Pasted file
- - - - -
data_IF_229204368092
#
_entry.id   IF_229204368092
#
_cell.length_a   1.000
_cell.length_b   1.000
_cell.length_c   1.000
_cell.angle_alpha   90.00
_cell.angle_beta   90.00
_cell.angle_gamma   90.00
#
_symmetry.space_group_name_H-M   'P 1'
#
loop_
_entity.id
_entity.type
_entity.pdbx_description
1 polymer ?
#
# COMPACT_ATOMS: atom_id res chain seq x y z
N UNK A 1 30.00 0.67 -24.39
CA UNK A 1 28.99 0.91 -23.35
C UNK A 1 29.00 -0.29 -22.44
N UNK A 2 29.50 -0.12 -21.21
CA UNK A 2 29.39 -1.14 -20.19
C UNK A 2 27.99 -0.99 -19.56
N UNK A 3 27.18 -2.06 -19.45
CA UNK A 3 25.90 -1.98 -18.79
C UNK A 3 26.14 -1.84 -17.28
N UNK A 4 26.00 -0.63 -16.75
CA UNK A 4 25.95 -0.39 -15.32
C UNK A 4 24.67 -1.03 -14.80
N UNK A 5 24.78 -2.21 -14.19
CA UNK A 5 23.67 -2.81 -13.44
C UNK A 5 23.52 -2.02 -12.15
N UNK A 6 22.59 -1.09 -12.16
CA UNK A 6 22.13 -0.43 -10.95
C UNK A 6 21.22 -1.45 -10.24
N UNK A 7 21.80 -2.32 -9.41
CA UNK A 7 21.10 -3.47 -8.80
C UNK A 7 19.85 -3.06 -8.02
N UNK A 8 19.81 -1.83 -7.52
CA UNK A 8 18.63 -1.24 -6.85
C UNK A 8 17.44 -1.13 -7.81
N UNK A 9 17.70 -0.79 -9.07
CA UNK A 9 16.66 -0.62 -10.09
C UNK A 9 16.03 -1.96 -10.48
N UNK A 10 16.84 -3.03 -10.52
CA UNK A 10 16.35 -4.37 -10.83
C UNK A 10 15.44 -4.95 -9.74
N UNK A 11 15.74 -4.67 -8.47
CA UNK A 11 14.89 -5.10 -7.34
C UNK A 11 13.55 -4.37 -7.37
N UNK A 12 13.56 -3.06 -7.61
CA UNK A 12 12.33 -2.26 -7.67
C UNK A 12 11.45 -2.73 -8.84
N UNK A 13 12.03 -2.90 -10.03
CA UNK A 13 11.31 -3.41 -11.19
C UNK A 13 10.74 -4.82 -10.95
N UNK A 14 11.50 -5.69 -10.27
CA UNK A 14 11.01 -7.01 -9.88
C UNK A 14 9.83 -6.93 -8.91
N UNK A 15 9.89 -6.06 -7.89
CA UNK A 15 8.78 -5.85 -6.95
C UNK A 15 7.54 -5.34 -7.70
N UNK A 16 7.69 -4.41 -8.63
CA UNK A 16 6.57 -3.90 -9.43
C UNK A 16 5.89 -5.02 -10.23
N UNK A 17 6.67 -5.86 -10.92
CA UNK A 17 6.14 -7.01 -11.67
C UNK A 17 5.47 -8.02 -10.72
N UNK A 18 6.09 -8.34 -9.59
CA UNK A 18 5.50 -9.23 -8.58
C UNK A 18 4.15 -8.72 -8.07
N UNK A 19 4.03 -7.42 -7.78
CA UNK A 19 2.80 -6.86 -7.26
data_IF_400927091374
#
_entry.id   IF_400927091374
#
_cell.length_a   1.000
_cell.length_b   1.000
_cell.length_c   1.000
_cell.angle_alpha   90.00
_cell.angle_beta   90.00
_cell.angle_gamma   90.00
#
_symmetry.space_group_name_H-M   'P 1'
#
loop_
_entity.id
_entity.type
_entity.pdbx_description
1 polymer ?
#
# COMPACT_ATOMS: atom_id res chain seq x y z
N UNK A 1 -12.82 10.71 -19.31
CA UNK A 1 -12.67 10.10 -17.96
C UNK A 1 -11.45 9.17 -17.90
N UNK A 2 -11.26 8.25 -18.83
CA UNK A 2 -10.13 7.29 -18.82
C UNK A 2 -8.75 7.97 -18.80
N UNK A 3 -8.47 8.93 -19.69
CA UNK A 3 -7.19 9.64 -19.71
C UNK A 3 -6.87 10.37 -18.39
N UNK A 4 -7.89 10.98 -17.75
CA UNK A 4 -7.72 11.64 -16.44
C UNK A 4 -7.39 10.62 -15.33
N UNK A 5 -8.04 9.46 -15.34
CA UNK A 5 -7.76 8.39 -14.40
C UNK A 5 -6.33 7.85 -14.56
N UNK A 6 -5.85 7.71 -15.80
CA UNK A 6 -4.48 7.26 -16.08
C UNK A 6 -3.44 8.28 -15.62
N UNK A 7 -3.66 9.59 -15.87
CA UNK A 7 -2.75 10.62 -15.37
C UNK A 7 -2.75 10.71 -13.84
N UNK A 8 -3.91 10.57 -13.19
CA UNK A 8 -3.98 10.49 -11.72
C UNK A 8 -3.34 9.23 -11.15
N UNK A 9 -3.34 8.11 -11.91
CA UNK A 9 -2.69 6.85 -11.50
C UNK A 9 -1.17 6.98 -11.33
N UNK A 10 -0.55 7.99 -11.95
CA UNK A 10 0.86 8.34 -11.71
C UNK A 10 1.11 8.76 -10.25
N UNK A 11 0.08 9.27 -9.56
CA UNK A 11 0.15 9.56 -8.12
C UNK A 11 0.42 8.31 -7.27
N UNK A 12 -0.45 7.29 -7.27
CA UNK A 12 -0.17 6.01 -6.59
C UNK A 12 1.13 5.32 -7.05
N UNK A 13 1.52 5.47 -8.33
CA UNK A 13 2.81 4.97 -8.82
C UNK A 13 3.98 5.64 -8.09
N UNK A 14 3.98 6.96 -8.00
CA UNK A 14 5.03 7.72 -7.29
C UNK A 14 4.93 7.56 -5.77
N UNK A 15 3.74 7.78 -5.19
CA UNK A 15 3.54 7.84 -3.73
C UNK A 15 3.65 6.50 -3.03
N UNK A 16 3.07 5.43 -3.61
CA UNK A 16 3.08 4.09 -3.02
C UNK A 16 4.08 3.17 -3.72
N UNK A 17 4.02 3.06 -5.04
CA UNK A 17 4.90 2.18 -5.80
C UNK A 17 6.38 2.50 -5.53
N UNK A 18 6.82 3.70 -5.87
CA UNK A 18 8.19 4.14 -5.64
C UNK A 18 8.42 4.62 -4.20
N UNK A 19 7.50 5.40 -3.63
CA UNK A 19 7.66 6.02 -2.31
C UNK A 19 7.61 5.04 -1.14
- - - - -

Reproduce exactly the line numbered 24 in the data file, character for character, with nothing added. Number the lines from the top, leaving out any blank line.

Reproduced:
N UNK A 2 29.50 -0.12 -21.21